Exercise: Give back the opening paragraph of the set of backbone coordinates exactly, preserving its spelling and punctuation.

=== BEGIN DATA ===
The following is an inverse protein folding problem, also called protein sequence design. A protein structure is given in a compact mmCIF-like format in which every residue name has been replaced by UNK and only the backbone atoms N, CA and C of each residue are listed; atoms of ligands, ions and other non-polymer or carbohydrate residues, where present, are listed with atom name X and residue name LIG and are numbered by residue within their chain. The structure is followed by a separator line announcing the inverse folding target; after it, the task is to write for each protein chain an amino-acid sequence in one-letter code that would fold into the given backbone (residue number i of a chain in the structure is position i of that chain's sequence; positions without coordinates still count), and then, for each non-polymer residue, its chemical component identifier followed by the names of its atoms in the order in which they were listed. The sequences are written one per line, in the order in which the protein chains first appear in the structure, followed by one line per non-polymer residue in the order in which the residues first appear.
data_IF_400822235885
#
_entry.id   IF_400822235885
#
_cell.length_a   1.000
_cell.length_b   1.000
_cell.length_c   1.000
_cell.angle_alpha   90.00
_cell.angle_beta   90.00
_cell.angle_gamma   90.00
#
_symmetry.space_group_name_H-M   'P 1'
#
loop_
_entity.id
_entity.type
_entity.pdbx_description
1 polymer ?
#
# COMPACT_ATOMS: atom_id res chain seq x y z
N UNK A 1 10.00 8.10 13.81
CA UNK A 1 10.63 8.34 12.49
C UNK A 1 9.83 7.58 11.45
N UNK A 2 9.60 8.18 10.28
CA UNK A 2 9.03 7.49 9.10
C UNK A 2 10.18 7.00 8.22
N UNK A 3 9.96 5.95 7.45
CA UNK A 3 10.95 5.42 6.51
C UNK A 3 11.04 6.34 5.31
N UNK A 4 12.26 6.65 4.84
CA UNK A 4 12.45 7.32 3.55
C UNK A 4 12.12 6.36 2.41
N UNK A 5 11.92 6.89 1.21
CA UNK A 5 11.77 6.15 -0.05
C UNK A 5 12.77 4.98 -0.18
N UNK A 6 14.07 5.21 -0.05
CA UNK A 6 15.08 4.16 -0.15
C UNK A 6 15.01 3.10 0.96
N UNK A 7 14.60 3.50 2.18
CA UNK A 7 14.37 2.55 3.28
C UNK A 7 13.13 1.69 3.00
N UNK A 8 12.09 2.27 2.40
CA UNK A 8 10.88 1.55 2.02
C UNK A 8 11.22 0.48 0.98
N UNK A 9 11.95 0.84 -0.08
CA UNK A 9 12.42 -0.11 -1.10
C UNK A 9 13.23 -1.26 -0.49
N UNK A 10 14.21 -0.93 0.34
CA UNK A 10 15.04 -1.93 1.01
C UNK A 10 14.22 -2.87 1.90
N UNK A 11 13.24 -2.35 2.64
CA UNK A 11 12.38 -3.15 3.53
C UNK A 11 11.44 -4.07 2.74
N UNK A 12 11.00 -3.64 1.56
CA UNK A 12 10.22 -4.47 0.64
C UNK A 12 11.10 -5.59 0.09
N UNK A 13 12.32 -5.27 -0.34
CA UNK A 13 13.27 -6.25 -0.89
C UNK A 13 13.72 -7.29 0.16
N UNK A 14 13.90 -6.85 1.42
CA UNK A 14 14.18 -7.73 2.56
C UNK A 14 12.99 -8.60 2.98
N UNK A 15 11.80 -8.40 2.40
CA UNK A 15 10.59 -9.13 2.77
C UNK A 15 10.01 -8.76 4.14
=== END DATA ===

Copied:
The following is an inverse protein folding problem, also called protein sequence design. A protein structure is given in a compact mmCIF-like format in which every residue name has been replaced by UNK and only the backbone atoms N, CA and C of each residue are listed; atoms of ligands, ions and other non-polymer or carbohydrate residues, where present, are listed with atom name X and residue name LIG and are numbered by residue within their chain. The structure is followed by a separator line announcing the inverse folding target; after it, the task is to write for each protein chain an amino-acid sequence in one-letter code that would fold into the given backbone (residue number i of a chain in the structure is position i of that chain's sequence; positions without coordinates still count), and then, for each non-polymer residue, its chemical component identifier followed by the names of its atoms in the order in which they were listed. The sequences are written one per line, in the order in which the protein chains first appear in the structure, followed by one line per non-polymer residue in the order in which the residues first appear.